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#17518 · 1
· on Unheard and Unseen
I should begin writing some in depth commentary tonight, but I think I should just point out my brief interpretation of this story.

It's a metaphorical story about depression and how it feels.
#15008 · 1
· on There Are No Graveyards in Equestria
I had honestly forgotten the Writeoff, so this story was written in a panic-filled hour of frenzied writing under the deadline. It has tons of issues, but I must admit I'm still satisfied with how it came out, considering all the limitations.

What I wanted to do was to give ponies a different approach to the dead, and have them place no worth on the physical body. Once a pony dies, only a worthless corpse is left behind, a corpse which, in ancient times, was prime scavenger and predator bait. Enter the undertaker, the pony responsible for carrying the carcass away, add a couple of millennia of traditions and social constructs and you get the situation of the story.

Thank you for having read and commented the story. I agree with almost all the problems pointed out, and will try to fix them in some way.

Well, originally I intended the pony to be the midwife (midmare?), but I think about using a different character, somepony who has a stronger connection to the Apples. I will have to expand upon their role and how it relates to others.

I admit I managed the scarce space I had less than gracefully. My choice of psychopomps was also less than ideal in building up interest, I suppose.

As for the silence, that will stay an integral part of the story.

The rhythm has to be polished, no arguing there. As for how the Apples reacted (or didn't react) to the undertaker, well, that begs for expansion. It isn't as simple as the pony being a pariah, but that never really came through in the story.

I will try to keep the different threads, but they will have to be handled more organically. I'm not so sure about using some other family for the scene, as it would risk leaving the reader without any kind of anchor point. That said, I will have o find a way to make the main character a bit more compelling to balance that out.

The word (and time) limit was a tyrant I couldn't defy. I will have to expand the context in which the characters move and why they do what they do. The challenge will be doing it without falling into the usual traps.

Thanks again to the commenters, it's for you that I return to the Write-off again and again.
#14994 · 1
Congratulations to the medalists!
Even if I hadn't time to comment them, I adored them all.

This was, all in all, a pretty solid round. My compliments to all the participants.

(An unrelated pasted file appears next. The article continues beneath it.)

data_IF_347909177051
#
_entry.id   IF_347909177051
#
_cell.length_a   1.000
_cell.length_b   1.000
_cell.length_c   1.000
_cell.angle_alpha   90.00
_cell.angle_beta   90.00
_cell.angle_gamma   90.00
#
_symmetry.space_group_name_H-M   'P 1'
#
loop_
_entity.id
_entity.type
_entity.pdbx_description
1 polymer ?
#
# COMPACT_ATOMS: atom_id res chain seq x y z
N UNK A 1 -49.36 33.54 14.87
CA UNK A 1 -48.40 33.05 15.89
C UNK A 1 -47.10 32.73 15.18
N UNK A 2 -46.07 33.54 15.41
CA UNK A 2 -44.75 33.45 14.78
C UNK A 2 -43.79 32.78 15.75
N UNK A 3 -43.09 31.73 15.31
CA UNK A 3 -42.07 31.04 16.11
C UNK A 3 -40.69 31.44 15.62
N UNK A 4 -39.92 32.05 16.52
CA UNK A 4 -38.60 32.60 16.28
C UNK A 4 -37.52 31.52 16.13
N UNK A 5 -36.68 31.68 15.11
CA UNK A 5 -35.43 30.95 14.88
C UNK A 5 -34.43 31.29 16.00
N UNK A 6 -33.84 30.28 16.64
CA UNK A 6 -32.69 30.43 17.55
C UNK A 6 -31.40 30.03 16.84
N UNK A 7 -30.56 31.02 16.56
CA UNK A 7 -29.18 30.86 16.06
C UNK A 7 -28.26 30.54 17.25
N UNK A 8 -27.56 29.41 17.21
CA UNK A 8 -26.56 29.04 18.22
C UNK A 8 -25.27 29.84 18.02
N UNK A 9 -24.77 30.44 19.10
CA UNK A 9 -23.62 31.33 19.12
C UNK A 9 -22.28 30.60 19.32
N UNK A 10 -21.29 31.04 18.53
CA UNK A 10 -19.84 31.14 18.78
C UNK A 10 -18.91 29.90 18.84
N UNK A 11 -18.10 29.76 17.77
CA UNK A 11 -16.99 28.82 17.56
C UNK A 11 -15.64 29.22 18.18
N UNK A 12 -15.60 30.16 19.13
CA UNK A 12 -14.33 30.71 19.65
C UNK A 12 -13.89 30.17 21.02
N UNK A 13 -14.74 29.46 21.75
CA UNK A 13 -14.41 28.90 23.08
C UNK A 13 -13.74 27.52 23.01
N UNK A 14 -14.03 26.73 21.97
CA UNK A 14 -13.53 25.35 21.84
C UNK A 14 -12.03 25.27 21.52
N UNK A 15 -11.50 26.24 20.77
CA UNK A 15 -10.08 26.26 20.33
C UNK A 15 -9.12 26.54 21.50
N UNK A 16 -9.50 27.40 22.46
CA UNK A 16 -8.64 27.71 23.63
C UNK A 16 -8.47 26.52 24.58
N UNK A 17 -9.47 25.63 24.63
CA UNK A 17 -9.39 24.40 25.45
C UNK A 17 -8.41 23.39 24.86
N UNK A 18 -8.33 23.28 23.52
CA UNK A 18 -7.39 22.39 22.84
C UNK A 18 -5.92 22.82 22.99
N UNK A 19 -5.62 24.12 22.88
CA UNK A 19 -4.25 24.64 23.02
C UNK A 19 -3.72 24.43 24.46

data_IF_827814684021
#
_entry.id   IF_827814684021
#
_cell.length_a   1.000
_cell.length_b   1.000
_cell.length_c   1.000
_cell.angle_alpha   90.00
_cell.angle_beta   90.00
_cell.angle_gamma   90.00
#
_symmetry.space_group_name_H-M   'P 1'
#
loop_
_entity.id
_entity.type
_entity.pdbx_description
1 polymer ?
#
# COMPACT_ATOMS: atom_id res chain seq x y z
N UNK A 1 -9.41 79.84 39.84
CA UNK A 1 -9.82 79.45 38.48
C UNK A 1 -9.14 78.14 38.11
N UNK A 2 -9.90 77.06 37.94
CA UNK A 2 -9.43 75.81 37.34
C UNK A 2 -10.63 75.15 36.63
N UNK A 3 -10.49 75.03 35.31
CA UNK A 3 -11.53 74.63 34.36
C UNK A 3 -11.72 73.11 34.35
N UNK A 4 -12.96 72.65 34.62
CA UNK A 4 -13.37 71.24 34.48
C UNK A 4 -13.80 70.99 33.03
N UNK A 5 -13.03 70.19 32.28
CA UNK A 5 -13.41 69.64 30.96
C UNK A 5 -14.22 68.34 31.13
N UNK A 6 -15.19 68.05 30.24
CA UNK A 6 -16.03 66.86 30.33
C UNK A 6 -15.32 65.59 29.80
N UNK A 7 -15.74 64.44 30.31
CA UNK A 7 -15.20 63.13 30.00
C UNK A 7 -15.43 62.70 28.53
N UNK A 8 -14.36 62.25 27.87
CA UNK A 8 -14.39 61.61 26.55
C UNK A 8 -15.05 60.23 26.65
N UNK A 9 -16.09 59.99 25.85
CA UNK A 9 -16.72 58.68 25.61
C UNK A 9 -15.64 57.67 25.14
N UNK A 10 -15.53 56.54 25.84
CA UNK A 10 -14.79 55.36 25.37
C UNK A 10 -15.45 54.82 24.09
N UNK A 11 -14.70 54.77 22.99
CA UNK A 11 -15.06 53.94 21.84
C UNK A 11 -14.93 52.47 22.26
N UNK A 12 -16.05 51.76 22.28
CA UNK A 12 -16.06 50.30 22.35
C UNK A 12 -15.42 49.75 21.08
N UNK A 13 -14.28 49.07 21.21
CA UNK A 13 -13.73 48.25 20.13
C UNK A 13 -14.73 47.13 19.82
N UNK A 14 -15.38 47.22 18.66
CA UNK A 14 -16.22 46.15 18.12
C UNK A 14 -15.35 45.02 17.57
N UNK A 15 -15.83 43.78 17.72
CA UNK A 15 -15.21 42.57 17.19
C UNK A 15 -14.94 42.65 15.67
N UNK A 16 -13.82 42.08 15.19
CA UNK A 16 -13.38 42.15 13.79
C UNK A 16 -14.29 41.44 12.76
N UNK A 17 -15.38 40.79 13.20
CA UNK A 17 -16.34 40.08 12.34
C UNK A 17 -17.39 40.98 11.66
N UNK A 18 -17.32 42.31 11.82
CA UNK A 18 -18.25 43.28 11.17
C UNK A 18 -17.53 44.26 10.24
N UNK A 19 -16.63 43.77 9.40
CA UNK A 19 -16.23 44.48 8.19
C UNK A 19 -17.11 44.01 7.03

#14979 · 1
· on The Shadow Alphabet
I too didn't feel horror or dread as I was reading this story, and yet I appreciated it as it showed an admirable dedication to preserving a strictly limited PoV. Instead, we get the version of The Fall as seen from the inside, experiencing it without feeling anything wrong with the process. This leads, IMHO, to a great moment of Fridge Horror once the story is finished and we have time to reconsider it. If I had to make a suggestion, I would work a bit on the second to last section, adding some hints of wrongness to the new quill.

The writing itself is rock solid, and the conclusion is apt for this kind of story, so thumbs up.

Thank you for the submission.
#14839 ·
· on The Benefits of Eternity · >>Whitbane
Hmmm, I'm not sure I would define the theme here as immortality angst, as I think the Angsty part is missing. The immortality and constancy is presented as a fact, a state of being that simply is, with the brief glimpses of joy and love being treasured and celebrated. It may seem horrible to us, and yet Celestia seems to be, if not fine, at least accepting of the condition most of the time. It is never said if her silent scream comes from being surprised, in pain, or from despair.

This is an interesting story that is slightly uncomfortable to read. I'm still on the fence if this is a feature or a bug. It communicates the passing of time well, and the repetition is, if not surprising, certainly emotionally effective, driving the point (or a point, considering there could be different readings of the story) home pretty well. On the other hand, it is difficult to truly wrap one's mind around an idea with so few anchors to what we know, to grok what's happening. Which, according to a certain interpretation of the piece, may be exactly how it should be.

Long story short, I liked this a lot.

It still needs some editing and polishing. There are a couple of issues there and some repetition that could go. I think also making the points of light more luminous without extending them too much could improve the improve the impact on the reader.

You have powerful, if a bit raw, stuff here in an engaging format. Thank you for having it written.
#14784 · 1
· on First! · >>Fenton